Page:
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In one interpretation, victims of workplace sexual misconduct who settle their claims subject to an NDA would be prohibited from deducting the portion of their settlement allocated to attorney fees, but would have to pay taxes on the entire amount of their recovery. (Photo: Shutterstock)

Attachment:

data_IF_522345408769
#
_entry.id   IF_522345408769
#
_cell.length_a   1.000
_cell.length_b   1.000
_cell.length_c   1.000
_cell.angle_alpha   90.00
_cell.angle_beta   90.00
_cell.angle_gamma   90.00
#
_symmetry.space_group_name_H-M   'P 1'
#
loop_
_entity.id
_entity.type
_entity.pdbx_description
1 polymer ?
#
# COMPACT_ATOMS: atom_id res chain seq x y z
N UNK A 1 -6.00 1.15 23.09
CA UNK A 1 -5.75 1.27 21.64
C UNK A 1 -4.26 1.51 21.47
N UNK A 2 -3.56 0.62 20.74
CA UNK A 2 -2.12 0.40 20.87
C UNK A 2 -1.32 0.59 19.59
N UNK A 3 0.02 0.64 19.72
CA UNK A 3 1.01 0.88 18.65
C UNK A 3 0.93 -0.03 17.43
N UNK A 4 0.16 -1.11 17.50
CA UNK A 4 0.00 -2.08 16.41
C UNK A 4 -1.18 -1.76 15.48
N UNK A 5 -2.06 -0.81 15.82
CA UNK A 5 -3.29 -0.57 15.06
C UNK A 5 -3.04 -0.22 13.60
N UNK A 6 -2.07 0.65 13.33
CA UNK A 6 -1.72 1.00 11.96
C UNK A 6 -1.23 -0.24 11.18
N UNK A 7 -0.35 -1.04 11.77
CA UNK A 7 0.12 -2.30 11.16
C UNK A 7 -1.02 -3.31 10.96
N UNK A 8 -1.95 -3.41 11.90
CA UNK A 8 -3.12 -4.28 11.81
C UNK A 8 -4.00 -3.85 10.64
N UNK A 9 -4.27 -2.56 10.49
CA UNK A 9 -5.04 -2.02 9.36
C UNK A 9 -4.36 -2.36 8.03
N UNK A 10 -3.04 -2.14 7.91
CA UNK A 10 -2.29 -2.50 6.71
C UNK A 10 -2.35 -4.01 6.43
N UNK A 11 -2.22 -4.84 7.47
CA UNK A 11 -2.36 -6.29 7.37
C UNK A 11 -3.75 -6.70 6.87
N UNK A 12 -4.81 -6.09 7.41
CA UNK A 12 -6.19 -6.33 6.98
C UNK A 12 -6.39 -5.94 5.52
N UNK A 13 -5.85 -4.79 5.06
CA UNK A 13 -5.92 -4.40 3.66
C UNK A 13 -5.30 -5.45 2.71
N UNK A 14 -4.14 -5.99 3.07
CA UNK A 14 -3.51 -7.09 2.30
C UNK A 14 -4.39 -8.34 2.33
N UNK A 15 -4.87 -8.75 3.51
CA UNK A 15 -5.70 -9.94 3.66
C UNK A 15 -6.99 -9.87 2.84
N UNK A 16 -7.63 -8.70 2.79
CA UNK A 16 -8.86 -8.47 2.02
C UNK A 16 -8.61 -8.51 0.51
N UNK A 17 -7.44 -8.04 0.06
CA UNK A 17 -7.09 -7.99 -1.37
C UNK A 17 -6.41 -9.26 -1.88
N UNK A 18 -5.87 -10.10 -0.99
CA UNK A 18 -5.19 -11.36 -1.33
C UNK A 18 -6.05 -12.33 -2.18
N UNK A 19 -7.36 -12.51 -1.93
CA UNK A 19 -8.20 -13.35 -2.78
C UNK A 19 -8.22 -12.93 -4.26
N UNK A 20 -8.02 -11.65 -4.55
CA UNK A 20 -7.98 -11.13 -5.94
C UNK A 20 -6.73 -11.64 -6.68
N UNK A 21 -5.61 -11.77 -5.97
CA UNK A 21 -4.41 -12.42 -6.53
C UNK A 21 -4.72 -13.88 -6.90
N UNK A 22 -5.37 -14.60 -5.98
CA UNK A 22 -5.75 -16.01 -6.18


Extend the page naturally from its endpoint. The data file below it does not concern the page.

A lesser-known amendment buried in the newly revised federal tax code related to tax deductions for businesses could very well have devastating, unintended consequences on victims of workplace sexual harassment and abuse. Specifically, §162(q), while originally intended to end a business’s ability to deduct sexual misconduct settlements conditioned on non-disclosure agreements (NDAs), states, in its present form, that “no deduction shall be allowed under this chapter for—(1) any settlement or payment related to sexual harassment or sexual abuse if such settlement or payment is subject to a non-disclosure agreement, or (2) attorneys’ fees related to such a settlement or payment.”

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